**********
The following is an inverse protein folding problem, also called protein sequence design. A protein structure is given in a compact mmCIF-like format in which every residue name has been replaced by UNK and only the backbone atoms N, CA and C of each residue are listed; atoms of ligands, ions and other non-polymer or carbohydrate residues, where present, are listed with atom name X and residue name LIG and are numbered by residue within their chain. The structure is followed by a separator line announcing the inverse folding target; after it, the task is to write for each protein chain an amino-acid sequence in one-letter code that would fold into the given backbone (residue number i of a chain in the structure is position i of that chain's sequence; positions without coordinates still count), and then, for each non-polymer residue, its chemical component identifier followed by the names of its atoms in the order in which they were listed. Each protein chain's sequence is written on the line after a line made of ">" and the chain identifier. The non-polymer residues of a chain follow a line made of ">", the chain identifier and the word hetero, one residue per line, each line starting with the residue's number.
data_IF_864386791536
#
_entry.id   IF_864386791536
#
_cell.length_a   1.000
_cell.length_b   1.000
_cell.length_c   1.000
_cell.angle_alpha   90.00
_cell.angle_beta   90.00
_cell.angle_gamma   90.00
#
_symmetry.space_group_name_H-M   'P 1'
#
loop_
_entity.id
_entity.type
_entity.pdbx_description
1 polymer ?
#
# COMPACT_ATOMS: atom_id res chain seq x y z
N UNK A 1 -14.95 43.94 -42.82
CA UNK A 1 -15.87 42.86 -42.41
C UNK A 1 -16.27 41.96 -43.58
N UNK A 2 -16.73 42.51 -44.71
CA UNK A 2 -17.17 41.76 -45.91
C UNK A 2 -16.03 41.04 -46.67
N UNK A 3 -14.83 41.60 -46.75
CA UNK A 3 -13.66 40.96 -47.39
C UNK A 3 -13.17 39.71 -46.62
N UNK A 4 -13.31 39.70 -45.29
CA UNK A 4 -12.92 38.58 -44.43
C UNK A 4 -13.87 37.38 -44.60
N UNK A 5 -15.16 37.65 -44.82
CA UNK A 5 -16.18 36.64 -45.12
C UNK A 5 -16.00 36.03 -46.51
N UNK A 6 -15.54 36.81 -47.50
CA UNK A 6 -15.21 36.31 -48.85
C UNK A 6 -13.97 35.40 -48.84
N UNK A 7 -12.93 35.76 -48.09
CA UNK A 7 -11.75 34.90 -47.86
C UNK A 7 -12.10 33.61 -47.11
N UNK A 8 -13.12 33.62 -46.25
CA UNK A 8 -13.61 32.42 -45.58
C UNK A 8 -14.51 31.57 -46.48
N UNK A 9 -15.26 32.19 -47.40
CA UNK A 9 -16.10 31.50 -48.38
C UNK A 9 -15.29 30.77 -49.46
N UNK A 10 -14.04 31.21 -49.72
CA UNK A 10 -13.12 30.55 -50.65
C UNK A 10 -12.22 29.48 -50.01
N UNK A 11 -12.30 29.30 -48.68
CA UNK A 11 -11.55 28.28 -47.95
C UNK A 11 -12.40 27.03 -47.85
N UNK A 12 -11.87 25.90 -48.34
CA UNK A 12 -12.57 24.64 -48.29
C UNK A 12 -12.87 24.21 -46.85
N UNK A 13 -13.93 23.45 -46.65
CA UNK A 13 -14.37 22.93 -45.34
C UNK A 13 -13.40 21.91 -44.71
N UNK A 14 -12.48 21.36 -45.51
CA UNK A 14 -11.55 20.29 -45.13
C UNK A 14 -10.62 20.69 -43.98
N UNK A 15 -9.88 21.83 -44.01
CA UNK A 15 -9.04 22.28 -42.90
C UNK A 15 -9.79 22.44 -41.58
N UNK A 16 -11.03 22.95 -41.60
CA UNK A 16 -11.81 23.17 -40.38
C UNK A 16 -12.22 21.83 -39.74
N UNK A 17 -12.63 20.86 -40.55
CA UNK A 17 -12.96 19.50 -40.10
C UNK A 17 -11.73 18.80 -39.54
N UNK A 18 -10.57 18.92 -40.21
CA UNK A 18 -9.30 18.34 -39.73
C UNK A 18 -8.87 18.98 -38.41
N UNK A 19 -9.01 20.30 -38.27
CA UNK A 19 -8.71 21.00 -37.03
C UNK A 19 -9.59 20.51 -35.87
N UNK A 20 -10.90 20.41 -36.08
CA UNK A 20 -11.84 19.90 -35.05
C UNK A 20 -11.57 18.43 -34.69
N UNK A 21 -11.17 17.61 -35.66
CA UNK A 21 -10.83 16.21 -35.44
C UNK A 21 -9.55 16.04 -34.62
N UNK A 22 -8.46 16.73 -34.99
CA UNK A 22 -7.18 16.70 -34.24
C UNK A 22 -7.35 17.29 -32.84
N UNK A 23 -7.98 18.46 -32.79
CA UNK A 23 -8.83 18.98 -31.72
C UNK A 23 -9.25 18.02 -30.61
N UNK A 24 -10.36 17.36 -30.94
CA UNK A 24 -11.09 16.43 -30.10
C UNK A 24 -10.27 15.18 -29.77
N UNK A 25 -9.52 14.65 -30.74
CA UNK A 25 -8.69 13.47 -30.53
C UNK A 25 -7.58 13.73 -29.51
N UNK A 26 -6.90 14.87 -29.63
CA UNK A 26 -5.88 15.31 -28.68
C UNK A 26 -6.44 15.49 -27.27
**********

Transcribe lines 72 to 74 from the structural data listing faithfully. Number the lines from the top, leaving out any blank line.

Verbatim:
C UNK A 17 -11.73 18.80 -39.54
N UNK A 18 -10.57 18.92 -40.21
CA UNK A 18 -9.30 18.34 -39.73